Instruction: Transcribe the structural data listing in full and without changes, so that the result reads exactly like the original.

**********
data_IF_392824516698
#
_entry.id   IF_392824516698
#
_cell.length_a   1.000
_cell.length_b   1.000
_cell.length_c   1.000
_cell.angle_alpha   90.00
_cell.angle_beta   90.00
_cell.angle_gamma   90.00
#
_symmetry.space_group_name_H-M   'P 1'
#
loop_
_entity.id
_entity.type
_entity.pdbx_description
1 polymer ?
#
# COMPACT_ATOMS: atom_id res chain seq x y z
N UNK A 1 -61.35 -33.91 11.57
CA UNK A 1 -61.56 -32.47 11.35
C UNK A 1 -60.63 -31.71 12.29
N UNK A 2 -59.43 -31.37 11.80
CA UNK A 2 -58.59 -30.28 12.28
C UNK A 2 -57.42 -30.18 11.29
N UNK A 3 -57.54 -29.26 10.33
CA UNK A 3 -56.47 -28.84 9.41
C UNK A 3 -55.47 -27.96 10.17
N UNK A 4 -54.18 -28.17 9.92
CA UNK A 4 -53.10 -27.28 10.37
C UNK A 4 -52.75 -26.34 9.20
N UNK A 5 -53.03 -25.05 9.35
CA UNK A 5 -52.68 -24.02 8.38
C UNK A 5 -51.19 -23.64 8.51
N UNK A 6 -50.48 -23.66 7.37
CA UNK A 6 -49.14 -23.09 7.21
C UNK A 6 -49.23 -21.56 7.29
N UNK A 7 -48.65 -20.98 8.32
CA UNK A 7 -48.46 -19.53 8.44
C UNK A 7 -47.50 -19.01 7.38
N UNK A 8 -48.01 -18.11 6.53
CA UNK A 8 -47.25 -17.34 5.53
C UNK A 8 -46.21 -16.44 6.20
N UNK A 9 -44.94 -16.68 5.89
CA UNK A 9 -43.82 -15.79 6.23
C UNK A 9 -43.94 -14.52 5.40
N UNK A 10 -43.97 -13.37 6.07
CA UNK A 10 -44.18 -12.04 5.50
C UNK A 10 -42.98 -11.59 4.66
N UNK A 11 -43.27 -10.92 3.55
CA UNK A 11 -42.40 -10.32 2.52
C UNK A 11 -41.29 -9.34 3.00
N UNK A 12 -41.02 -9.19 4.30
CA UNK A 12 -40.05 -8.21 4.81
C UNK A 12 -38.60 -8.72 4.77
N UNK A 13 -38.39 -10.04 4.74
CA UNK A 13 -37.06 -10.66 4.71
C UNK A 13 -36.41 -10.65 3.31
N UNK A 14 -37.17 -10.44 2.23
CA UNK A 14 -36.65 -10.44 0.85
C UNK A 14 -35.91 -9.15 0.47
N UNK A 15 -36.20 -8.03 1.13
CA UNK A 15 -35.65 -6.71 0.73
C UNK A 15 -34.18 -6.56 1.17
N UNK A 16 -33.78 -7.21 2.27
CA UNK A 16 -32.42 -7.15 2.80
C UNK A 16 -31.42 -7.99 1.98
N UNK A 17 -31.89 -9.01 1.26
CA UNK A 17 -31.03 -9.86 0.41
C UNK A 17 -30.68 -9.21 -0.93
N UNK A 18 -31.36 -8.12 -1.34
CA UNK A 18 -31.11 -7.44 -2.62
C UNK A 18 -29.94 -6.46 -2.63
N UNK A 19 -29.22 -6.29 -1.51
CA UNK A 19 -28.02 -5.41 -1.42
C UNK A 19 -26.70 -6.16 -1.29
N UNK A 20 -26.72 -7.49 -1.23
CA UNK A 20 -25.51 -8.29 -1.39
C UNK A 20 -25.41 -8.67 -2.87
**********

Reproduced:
data_IF_392824516698
#
_entry.id   IF_392824516698
#
_cell.length_a   1.000
_cell.length_b   1.000
_cell.length_c   1.000
_cell.angle_alpha   90.00
_cell.angle_beta   90.00
_cell.angle_gamma   90.00
#
_symmetry.space_group_name_H-M   'P 1'
#
loop_
_entity.id
_entity.type
_entity.pdbx_description
1 polymer ?
#
# COMPACT_ATOMS: atom_id res chain seq x y z
N UNK A 1 -61.35 -33.91 11.57
CA UNK A 1 -61.56 -32.47 11.35
C UNK A 1 -60.63 -31.71 12.29
N UNK A 2 -59.43 -31.37 11.80
CA UNK A 2 -58.59 -30.28 12.28
C UNK A 2 -57.42 -30.18 11.29
N UNK A 3 -57.54 -29.26 10.33
CA UNK A 3 -56.47 -28.84 9.41
C UNK A 3 -55.47 -27.96 10.17
N UNK A 4 -54.18 -28.17 9.92
CA UNK A 4 -53.10 -27.28 10.37
C UNK A 4 -52.75 -26.34 9.20
N UNK A 5 -53.03 -25.05 9.35
CA UNK A 5 -52.68 -24.02 8.38
C UNK A 5 -51.19 -23.64 8.51
N UNK A 6 -50.48 -23.66 7.37
CA UNK A 6 -49.14 -23.09 7.21
C UNK A 6 -49.23 -21.56 7.29
N UNK A 7 -48.65 -20.98 8.32
CA UNK A 7 -48.46 -19.53 8.44
C UNK A 7 -47.50 -19.01 7.38
N UNK A 8 -48.01 -18.11 6.53
CA UNK A 8 -47.25 -17.34 5.53
C UNK A 8 -46.21 -16.44 6.20
N UNK A 9 -44.94 -16.68 5.89
CA UNK A 9 -43.82 -15.79 6.23
C UNK A 9 -43.94 -14.52 5.40
N UNK A 10 -43.97 -13.37 6.07
CA UNK A 10 -44.18 -12.04 5.50
C UNK A 10 -42.98 -11.59 4.66
N UNK A 11 -43.27 -10.92 3.55
CA UNK A 11 -42.40 -10.32 2.52
C UNK A 11 -41.29 -9.34 3.00
N UNK A 12 -41.02 -9.19 4.30
CA UNK A 12 -40.05 -8.21 4.81
C UNK A 12 -38.60 -8.72 4.77
N UNK A 13 -38.39 -10.04 4.74
CA UNK A 13 -37.06 -10.66 4.71
C UNK A 13 -36.41 -10.65 3.31
N UNK A 14 -37.17 -10.44 2.23
CA UNK A 14 -36.65 -10.44 0.85
C UNK A 14 -35.91 -9.15 0.47
N UNK A 15 -36.20 -8.03 1.13
CA UNK A 15 -35.65 -6.71 0.73
C UNK A 15 -34.18 -6.56 1.17
N UNK A 16 -33.78 -7.21 2.27
CA UNK A 16 -32.42 -7.15 2.80
C UNK A 16 -31.42 -7.99 1.98
N UNK A 17 -31.89 -9.01 1.26
CA UNK A 17 -31.03 -9.86 0.41
C UNK A 17 -30.68 -9.21 -0.93
N UNK A 18 -31.36 -8.12 -1.34
CA UNK A 18 -31.11 -7.44 -2.62
C UNK A 18 -29.94 -6.46 -2.63
N UNK A 19 -29.22 -6.29 -1.51
CA UNK A 19 -28.02 -5.41 -1.42
C UNK A 19 -26.70 -6.16 -1.29
N UNK A 20 -26.72 -7.49 -1.23
CA UNK A 20 -25.51 -8.29 -1.39
C UNK A 20 -25.41 -8.67 -2.87